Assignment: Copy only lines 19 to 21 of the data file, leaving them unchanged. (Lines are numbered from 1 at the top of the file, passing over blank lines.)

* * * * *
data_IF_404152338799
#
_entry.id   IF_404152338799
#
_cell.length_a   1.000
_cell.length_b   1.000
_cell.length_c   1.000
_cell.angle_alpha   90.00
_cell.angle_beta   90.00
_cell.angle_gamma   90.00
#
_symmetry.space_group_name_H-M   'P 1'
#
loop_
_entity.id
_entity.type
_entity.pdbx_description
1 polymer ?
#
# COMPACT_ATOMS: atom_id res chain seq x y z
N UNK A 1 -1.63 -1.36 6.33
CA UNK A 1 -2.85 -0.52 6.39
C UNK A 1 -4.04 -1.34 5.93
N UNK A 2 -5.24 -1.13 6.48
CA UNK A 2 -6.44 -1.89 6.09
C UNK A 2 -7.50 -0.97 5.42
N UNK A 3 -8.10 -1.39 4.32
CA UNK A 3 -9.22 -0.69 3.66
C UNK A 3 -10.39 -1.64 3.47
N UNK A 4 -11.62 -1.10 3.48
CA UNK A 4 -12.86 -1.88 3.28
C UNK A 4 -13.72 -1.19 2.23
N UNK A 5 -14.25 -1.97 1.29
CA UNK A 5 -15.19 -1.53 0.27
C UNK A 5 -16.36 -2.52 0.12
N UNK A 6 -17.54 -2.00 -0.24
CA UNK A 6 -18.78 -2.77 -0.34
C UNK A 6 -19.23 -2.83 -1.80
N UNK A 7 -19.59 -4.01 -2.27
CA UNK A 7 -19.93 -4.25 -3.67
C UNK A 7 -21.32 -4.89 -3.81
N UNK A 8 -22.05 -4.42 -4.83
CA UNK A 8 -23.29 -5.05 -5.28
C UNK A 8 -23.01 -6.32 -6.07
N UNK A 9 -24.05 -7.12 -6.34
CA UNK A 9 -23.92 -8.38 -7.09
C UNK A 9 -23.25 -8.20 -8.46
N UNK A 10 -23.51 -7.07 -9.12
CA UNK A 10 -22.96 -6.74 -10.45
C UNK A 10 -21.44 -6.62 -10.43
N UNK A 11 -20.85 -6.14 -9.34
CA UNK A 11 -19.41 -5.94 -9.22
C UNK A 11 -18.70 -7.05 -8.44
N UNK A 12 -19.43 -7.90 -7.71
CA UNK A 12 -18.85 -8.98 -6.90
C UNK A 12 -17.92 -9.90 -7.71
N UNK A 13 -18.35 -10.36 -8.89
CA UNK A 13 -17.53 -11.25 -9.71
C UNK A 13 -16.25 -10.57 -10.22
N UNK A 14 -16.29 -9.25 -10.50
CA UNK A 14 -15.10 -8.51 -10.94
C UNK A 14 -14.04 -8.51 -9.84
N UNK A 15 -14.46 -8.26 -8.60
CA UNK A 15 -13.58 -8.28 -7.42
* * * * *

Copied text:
#
# COMPACT_ATOMS: atom_id res chain seq x y z
N UNK A 1 -1.63 -1.36 6.33